The jury is still out on whether pattern-based data mining algorithms produced without the benefits of machine learning will be similarly useful, and in particular whether such techniques could be useful in discovering more subtle, novel patterns of behavior as being indicative of the planning of a terrorist event that would have been unrecognized a priori as such by intelligence analysts. Jonas and Harper (2006) refer to this kind of data mining as “pattern-based” data mining.13 The distinction between subject-based and pattern-based data mining is important. Subject-based data mining is focused on terrorist activities that are either precedented (because analysts have some retrospective understanding of them) or anticipated (because analysts have some basis for understanding the precursors to such activities), while pattern-based data mining is focused on future terrorist activities that are unanticipated and unprecedented (that is, activities that analysts are not able to predict or anticipate).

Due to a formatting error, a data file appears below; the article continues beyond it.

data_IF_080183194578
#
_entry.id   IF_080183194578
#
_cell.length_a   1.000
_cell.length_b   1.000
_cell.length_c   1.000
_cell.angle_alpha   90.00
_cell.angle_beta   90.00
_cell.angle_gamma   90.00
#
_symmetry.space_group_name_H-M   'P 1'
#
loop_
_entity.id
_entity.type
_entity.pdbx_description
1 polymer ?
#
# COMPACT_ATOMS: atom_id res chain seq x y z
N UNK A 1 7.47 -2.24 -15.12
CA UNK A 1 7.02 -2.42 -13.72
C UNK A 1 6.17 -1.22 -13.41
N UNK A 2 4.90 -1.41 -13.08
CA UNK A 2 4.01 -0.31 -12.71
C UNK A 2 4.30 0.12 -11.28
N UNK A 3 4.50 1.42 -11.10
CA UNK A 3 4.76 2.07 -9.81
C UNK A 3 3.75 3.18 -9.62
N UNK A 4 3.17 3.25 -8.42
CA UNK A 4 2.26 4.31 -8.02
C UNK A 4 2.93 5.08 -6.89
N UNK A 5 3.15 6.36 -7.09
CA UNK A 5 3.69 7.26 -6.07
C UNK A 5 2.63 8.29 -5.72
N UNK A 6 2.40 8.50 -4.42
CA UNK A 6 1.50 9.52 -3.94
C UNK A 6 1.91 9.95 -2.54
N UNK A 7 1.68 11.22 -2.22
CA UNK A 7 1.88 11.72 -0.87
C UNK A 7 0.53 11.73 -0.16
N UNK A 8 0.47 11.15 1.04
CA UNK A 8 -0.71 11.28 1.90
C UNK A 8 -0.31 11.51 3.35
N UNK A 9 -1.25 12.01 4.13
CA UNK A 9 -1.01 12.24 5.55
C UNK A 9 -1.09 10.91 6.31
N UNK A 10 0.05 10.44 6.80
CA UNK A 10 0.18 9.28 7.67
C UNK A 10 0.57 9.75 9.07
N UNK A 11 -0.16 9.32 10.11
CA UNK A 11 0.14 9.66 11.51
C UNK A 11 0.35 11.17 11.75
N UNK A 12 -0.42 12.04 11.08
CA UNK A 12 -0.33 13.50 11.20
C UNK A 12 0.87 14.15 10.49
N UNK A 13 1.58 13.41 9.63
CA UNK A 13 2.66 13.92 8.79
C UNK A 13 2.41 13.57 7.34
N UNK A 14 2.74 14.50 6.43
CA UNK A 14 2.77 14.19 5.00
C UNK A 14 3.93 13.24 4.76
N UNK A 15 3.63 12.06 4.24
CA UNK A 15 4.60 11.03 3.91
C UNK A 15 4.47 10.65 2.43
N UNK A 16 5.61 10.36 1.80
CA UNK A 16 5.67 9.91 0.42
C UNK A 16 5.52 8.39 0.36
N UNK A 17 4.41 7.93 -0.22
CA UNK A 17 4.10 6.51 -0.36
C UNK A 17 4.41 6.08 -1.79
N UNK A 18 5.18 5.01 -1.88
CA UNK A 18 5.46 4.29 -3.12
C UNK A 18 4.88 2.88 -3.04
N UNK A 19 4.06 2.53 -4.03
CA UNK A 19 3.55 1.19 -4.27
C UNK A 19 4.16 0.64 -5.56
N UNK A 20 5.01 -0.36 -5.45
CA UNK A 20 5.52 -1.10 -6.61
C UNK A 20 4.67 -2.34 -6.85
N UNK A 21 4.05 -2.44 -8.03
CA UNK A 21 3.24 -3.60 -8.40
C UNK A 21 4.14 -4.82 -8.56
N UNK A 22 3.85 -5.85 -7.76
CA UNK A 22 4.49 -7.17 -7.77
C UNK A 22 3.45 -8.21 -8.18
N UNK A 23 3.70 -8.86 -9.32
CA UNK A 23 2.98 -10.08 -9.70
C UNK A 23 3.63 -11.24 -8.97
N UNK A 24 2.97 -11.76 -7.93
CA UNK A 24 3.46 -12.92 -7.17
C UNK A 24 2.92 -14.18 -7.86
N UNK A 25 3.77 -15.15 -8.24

Subject-based techniques have the advantage of being based on strongly predictive models. For example, being a close associate of someone suspected of terrorist activity and having similar connections to persons or groups of interest are strong predictors that a given person will also be of interest for further investigation. By contrast, pattern-based techniques, in the absence of a training set, are likely to have substantially less predictive power than the subject-based patterns chosen by counterintelligence experts based on their experience—and consequently a very large false positive rate. (Indeed, one might expect such an outcome, since pattern-based techniques, by definition, seek to discover anomalous patterns that are not a priori associated with terrorist activity and therefore have no historical precedents to support them. Pattern-based techniques